Resisting or obstructing a police officer, depending on the circumstances, can constitute either a misdemeanor or a felony. The charge of resisting may involve a defendant who refuses to quickly and peacefully be taken into custody pursuant to arrest. It may also include a wide variety of other circumstances, including a defendant that flees or escapes from a police officer.
Obstructing an officer is usually charged under this same section, although it may also be charged as a felony when it is alleged that that the defendant obstructed justice. Obstruction charges may similarly encompass a wide variety of scenarios. Most typically, a defendant is alleged to have obstructed a police officer when a false name is given, when intentionally misleading information is given, when a defendant interferes in the arrest of another or when the defendant refuses to leave the area after being given notice to depart.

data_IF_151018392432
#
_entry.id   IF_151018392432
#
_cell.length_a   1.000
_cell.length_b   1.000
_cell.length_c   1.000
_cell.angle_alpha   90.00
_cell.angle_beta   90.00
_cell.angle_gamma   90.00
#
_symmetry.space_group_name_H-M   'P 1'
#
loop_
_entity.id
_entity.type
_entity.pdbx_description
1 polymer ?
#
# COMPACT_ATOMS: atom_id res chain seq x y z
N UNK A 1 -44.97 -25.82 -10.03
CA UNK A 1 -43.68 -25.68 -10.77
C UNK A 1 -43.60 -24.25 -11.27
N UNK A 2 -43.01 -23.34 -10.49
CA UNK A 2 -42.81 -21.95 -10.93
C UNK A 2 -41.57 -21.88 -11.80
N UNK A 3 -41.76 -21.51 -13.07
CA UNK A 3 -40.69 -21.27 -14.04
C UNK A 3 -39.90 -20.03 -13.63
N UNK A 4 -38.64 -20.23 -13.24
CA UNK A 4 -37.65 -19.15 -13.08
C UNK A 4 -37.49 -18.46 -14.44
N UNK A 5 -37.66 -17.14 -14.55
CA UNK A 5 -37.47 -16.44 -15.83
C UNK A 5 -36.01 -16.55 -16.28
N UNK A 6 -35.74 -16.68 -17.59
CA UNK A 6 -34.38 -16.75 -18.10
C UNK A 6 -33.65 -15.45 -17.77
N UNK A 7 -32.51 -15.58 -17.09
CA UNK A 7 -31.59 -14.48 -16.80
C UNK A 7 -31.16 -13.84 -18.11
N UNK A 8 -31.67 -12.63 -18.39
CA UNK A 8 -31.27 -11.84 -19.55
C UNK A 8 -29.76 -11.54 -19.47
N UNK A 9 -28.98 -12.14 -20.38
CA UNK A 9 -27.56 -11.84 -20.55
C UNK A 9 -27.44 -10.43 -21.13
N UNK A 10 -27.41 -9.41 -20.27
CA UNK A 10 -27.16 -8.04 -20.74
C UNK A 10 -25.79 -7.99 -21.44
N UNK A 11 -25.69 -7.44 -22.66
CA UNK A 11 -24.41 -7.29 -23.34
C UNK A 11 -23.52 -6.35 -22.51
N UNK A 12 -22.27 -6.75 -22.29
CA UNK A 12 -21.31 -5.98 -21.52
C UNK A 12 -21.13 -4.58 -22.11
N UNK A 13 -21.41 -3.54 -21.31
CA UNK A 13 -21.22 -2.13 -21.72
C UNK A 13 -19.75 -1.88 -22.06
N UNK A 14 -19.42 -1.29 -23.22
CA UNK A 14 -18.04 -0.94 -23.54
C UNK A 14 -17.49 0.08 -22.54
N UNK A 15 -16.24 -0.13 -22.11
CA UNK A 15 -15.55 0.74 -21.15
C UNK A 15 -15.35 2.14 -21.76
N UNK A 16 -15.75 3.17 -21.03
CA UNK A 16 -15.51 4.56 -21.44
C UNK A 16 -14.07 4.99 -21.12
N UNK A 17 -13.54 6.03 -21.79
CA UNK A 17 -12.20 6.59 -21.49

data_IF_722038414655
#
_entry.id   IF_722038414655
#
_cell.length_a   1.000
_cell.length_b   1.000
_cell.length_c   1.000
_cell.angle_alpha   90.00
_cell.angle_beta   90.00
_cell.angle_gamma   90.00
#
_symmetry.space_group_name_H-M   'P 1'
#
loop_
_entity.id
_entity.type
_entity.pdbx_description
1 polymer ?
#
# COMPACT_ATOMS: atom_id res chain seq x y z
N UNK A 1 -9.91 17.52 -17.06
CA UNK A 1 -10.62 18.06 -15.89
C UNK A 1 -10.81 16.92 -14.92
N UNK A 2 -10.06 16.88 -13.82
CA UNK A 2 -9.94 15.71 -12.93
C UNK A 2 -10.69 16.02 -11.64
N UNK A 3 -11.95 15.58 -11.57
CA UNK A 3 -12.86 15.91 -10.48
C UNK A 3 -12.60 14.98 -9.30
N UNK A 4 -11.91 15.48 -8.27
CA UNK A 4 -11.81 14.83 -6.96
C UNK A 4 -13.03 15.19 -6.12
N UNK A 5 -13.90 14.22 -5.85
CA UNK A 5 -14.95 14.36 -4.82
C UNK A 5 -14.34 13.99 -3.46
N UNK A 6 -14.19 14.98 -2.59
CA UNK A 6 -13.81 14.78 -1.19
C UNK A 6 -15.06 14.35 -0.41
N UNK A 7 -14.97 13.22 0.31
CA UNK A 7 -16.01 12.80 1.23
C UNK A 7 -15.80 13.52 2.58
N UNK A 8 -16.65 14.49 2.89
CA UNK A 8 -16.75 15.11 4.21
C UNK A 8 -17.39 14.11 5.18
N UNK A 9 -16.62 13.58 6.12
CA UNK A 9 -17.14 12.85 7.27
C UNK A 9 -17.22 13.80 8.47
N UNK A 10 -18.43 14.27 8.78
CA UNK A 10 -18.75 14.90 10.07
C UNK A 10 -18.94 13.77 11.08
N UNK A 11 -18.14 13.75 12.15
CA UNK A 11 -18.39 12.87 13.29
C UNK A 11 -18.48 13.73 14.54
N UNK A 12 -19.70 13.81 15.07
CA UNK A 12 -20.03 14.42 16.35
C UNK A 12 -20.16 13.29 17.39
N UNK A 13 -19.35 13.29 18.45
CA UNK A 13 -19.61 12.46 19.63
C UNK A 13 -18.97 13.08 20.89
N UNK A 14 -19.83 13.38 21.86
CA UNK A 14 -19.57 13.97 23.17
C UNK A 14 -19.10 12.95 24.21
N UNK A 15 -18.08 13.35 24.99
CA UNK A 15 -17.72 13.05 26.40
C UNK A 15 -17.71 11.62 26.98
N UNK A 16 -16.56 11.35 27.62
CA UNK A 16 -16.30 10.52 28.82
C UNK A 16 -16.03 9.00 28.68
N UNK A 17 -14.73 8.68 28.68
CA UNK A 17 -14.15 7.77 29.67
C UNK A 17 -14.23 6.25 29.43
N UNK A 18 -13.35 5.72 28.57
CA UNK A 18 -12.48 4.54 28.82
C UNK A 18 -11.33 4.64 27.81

Illinois law requires mandatory minimum sentencing provisions for people convicted of resisting or obstructing a police officer. Furthermore, supervision may not be available as a sentencing option. Especially in such circumstances, an experienced defense attorney is vital to securing a fair disposition of the case. State's Attorney offices and police departments vigorously prosecute resisting and obstruction cases specifically because those cases involve police officers as victims. A person charged with resisting or obstructing a police officer should immediately consult the advice of a knowledgeable criminal defense attorney.